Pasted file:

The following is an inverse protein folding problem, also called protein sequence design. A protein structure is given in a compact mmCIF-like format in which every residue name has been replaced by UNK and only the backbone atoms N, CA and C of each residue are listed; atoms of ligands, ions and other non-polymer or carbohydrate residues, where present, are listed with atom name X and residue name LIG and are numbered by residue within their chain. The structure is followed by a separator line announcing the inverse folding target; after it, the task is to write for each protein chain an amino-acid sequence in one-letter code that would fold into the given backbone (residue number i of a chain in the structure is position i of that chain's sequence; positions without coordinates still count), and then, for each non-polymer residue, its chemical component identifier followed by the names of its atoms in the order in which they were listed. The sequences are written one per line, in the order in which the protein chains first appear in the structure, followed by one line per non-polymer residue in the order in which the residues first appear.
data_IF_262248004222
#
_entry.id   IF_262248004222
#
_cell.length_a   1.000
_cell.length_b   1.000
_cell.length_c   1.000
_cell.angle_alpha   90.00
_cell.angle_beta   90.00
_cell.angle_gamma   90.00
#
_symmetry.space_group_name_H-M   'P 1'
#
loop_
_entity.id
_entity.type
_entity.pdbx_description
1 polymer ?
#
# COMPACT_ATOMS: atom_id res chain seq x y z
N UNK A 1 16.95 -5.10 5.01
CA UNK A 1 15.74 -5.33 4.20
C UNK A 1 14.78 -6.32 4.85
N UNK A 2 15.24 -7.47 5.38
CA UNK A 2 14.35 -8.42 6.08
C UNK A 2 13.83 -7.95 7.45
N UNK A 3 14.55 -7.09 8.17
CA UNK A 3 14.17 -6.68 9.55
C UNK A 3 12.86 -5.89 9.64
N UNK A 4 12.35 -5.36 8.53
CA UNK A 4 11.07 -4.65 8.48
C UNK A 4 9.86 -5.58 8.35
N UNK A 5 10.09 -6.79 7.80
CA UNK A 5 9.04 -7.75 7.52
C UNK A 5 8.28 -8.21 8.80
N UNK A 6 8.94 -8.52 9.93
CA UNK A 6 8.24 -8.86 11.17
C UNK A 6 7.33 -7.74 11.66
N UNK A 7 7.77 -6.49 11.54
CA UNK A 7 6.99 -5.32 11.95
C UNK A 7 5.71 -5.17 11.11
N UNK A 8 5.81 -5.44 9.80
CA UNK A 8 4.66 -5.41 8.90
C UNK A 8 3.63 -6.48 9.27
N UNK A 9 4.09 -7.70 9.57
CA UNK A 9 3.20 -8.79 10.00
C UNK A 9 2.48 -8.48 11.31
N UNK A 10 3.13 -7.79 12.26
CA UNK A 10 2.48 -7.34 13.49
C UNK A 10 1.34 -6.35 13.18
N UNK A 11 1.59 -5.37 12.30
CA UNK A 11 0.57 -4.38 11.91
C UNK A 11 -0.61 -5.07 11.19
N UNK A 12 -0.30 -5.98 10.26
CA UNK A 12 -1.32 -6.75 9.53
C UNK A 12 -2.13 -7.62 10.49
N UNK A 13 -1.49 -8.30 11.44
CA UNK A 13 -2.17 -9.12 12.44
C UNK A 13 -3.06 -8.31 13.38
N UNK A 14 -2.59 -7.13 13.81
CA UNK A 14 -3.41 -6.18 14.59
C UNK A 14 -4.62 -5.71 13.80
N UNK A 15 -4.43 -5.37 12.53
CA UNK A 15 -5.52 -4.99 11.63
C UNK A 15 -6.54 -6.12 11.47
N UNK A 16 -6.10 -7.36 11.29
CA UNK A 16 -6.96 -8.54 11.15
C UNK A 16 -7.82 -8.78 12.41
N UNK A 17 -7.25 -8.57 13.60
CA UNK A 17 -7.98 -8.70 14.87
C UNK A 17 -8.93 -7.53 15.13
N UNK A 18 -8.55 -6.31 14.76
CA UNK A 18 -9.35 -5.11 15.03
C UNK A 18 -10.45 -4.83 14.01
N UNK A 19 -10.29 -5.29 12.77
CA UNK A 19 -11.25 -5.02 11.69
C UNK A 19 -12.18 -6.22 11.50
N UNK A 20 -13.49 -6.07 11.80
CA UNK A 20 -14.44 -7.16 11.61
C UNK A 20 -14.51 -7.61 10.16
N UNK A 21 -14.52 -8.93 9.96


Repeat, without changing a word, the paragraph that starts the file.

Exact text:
The following is an inverse protein folding problem, also called protein sequence design. A protein structure is given in a compact mmCIF-like format in which every residue name has been replaced by UNK and only the backbone atoms N, CA and C of each residue are listed; atoms of ligands, ions and other non-polymer or carbohydrate residues, where present, are listed with atom name X and residue name LIG and are numbered by residue within their chain. The structure is followed by a separator line announcing the inverse folding target; after it, the task is to write for each protein chain an amino-acid sequence in one-letter code that would fold into the given backbone (residue number i of a chain in the structure is position i of that chain's sequence; positions without coordinates still count), and then, for each non-polymer residue, its chemical component identifier followed by the names of its atoms in the order in which they were listed. The sequences are written one per line, in the order in which the protein chains first appear in the structure, followed by one line per non-polymer residue in the order in which the residues first appear.